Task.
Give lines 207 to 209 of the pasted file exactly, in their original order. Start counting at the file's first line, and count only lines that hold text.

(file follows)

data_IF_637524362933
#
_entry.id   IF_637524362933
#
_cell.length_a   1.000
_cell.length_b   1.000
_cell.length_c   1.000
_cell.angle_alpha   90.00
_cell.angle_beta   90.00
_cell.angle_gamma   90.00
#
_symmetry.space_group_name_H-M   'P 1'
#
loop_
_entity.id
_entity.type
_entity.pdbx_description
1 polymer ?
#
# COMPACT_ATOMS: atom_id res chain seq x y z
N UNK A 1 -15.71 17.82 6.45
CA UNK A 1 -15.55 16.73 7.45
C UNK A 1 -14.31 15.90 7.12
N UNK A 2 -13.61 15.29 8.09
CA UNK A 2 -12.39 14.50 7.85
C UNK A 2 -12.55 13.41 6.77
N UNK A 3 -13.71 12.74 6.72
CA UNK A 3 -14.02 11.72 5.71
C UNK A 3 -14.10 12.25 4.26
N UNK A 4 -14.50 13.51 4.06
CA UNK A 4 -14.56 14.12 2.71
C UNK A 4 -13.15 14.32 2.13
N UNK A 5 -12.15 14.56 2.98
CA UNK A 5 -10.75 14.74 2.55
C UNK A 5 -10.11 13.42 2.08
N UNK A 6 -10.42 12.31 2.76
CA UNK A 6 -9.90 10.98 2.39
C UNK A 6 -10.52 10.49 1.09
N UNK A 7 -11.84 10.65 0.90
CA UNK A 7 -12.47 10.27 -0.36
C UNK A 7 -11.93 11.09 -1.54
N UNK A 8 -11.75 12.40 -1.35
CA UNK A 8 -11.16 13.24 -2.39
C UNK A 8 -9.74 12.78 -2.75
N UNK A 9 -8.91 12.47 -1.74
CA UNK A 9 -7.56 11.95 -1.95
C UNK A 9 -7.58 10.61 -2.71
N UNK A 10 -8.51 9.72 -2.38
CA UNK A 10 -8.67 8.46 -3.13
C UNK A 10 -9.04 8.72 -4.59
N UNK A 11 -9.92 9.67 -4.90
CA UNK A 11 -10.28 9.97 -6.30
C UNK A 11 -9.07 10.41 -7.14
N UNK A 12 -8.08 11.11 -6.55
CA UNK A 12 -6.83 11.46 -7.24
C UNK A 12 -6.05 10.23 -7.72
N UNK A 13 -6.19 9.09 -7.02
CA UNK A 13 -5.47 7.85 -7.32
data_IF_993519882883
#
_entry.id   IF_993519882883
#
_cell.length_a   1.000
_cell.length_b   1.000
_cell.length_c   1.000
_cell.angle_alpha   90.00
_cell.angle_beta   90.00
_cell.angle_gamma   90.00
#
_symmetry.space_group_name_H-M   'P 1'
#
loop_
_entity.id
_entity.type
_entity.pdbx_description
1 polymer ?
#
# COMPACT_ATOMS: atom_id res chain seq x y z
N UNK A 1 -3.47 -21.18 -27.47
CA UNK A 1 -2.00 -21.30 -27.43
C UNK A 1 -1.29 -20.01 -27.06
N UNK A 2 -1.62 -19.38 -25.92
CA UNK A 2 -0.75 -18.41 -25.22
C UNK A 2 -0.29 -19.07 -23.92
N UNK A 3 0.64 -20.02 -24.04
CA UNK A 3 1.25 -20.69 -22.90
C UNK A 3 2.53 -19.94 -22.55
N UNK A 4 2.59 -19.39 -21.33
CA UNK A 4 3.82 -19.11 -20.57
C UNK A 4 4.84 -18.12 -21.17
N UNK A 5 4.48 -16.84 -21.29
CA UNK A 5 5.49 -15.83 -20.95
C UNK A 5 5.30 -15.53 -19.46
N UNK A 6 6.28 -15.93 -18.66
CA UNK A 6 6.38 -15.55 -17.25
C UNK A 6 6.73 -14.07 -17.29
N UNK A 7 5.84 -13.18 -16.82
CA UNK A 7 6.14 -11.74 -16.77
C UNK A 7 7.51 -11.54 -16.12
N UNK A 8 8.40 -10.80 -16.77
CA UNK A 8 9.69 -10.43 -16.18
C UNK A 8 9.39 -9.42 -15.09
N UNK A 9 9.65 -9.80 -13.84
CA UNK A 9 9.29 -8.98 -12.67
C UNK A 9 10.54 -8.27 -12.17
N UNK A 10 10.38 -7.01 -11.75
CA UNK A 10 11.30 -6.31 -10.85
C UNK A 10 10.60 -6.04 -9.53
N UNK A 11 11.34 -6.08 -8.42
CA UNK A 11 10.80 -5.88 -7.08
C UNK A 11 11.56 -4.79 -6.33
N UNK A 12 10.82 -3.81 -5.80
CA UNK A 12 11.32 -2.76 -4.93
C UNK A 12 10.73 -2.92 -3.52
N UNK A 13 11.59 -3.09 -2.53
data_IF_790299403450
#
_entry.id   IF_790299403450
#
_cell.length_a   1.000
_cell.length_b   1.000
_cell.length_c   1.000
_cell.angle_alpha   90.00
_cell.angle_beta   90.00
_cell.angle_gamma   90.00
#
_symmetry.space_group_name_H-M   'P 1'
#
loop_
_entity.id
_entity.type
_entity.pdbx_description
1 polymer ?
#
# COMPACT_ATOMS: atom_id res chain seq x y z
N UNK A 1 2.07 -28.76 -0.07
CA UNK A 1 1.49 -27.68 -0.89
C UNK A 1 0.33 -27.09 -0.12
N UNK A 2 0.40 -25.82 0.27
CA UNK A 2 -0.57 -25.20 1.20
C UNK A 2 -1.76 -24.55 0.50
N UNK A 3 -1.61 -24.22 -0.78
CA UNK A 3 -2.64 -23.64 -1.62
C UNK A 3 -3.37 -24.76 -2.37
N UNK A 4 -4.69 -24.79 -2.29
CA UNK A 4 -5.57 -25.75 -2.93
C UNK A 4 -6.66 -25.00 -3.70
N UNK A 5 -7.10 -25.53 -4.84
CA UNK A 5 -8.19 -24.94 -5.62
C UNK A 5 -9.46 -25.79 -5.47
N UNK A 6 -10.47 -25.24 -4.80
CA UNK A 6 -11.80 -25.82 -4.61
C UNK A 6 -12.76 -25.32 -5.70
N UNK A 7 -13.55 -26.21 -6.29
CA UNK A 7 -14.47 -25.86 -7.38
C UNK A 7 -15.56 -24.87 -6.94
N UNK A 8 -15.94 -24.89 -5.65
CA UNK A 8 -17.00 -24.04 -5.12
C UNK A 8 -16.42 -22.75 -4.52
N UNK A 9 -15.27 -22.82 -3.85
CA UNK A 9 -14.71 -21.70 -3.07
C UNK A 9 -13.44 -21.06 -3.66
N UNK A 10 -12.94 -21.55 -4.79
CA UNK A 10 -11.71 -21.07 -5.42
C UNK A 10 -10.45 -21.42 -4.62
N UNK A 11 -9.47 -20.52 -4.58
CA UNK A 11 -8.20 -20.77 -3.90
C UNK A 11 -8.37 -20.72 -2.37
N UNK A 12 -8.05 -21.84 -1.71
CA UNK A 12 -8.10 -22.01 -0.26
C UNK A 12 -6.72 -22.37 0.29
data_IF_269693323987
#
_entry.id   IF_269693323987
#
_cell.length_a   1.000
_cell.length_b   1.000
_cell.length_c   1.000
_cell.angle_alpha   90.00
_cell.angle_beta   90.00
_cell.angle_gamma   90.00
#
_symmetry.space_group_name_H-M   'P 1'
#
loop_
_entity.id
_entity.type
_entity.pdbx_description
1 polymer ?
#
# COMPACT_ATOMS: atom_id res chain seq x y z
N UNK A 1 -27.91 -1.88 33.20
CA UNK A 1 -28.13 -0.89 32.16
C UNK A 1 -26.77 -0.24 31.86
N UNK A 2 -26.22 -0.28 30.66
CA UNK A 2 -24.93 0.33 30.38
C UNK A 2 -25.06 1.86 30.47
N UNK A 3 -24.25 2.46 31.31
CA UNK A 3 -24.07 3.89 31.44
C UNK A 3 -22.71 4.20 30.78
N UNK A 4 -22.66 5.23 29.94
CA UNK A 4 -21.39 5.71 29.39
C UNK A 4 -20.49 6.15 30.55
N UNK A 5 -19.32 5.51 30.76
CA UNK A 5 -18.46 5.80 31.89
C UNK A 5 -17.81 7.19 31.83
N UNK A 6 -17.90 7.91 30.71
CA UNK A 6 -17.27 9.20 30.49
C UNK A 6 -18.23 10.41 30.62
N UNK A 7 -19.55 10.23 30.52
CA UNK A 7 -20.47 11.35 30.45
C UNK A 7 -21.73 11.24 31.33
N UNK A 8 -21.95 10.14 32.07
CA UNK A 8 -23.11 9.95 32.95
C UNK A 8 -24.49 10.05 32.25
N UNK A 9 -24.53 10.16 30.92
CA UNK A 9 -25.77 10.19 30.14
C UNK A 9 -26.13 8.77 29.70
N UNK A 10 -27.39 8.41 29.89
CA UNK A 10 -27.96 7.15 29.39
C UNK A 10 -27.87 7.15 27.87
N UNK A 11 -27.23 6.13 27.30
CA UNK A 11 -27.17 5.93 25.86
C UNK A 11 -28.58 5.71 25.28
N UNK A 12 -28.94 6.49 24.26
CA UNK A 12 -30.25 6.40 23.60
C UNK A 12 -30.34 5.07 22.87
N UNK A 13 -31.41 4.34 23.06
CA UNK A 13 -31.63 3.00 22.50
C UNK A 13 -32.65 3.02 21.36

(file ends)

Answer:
N UNK A 6 -17.90 7.91 30.71
CA UNK A 6 -17.27 9.20 30.49
C UNK A 6 -18.23 10.41 30.62